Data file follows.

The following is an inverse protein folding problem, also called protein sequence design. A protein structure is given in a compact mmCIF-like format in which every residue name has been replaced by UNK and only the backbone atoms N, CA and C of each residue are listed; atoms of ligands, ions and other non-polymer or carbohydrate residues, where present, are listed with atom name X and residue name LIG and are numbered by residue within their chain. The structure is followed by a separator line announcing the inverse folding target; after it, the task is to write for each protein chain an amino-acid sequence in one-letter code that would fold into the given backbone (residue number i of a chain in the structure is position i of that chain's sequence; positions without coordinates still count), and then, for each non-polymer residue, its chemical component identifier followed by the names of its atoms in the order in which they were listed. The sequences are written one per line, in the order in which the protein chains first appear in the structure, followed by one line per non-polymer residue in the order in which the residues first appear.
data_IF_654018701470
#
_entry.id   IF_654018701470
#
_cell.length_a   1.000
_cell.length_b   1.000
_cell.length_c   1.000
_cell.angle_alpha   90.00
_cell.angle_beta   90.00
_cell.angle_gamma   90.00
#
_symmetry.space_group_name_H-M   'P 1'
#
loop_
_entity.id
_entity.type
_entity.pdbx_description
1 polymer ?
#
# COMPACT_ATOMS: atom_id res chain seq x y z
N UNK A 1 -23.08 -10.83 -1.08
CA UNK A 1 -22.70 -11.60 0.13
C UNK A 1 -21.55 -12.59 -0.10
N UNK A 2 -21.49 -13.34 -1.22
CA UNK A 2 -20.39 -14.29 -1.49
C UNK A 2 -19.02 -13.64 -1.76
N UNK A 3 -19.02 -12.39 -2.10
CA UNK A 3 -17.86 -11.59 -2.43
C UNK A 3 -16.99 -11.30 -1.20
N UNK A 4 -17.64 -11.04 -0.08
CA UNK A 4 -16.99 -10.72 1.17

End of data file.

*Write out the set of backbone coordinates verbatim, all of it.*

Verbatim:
The following is an inverse protein folding problem, also called protein sequence design. A protein structure is given in a compact mmCIF-like format in which every residue name has been replaced by UNK and only the backbone atoms N, CA and C of each residue are listed; atoms of ligands, ions and other non-polymer or carbohydrate residues, where present, are listed with atom name X and residue name LIG and are numbered by residue within their chain. The structure is followed by a separator line announcing the inverse folding target; after it, the task is to write for each protein chain an amino-acid sequence in one-letter code that would fold into the given backbone (residue number i of a chain in the structure is position i of that chain's sequence; positions without coordinates still count), and then, for each non-polymer residue, its chemical component identifier followed by the names of its atoms in the order in which they were listed. The sequences are written one per line, in the order in which the protein chains first appear in the structure, followed by one line per non-polymer residue in the order in which the residues first appear.
data_IF_654018701470
#
_entry.id   IF_654018701470
#
_cell.length_a   1.000
_cell.length_b   1.000
_cell.length_c   1.000
_cell.angle_alpha   90.00
_cell.angle_beta   90.00
_cell.angle_gamma   90.00
#
_symmetry.space_group_name_H-M   'P 1'
#
loop_
_entity.id
_entity.type
_entity.pdbx_description
1 polymer ?
#
# COMPACT_ATOMS: atom_id res chain seq x y z
N UNK A 1 -23.08 -10.83 -1.08
CA UNK A 1 -22.70 -11.60 0.13
C UNK A 1 -21.55 -12.59 -0.10
N UNK A 2 -21.49 -13.34 -1.22
CA UNK A 2 -20.39 -14.29 -1.49
C UNK A 2 -19.02 -13.64 -1.76
N UNK A 3 -19.02 -12.39 -2.10
CA UNK A 3 -17.86 -11.59 -2.43
C UNK A 3 -16.99 -11.30 -1.20
N UNK A 4 -17.64 -11.04 -0.08
CA UNK A 4 -16.99 -10.72 1.17